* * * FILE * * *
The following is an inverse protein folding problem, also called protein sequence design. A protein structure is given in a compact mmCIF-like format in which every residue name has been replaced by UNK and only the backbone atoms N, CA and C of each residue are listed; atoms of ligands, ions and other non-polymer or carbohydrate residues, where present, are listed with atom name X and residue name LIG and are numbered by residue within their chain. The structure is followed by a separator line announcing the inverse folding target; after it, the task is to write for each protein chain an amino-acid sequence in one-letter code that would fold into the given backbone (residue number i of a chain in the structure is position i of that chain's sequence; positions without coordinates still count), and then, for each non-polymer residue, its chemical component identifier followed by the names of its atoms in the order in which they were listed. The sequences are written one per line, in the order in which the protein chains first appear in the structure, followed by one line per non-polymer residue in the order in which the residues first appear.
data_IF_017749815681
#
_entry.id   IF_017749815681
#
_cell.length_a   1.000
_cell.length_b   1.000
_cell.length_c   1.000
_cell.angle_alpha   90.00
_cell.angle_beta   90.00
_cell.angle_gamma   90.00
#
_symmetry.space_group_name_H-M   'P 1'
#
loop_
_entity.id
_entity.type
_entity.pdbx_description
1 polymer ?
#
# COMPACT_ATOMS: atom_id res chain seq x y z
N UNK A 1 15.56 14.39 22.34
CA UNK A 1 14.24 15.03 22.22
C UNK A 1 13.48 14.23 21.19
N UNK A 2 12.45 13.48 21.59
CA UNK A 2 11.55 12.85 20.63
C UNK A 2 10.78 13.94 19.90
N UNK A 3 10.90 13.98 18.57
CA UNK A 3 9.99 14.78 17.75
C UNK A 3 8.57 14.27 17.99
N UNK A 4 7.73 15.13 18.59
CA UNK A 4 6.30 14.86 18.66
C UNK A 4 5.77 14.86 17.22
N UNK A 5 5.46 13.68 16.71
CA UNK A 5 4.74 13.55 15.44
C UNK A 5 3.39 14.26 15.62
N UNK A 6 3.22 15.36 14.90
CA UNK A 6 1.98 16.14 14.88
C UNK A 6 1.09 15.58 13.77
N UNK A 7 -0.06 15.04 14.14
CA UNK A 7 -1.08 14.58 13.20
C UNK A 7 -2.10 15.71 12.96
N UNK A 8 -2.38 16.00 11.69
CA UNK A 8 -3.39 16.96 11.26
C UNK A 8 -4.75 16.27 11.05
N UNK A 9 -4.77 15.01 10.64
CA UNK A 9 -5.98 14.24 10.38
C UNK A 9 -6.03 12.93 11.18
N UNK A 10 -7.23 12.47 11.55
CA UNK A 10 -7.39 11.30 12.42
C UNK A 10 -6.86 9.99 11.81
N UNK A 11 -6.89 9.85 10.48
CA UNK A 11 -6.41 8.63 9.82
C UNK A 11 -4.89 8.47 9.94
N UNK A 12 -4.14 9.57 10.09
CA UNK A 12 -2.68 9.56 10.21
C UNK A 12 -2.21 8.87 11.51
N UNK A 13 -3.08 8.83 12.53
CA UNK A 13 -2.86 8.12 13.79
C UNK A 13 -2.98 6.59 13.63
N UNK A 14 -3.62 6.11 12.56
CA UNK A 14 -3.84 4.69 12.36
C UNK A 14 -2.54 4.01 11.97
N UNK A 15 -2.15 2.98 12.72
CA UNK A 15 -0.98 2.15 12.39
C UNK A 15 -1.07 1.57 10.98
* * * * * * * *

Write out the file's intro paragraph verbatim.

The following is an inverse protein folding problem, also called protein sequence design. A protein structure is given in a compact mmCIF-like format in which every residue name has been replaced by UNK and only the backbone atoms N, CA and C of each residue are listed; atoms of ligands, ions and other non-polymer or carbohydrate residues, where present, are listed with atom name X and residue name LIG and are numbered by residue within their chain. The structure is followed by a separator line announcing the inverse folding target; after it, the task is to write for each protein chain an amino-acid sequence in one-letter code that would fold into the given backbone (residue number i of a chain in the structure is position i of that chain's sequence; positions without coordinates still count), and then, for each non-polymer residue, its chemical component identifier followed by the names of its atoms in the order in which they were listed. The sequences are written one per line, in the order in which the protein chains first appear in the structure, followed by one line per non-polymer residue in the order in which the residues first appear.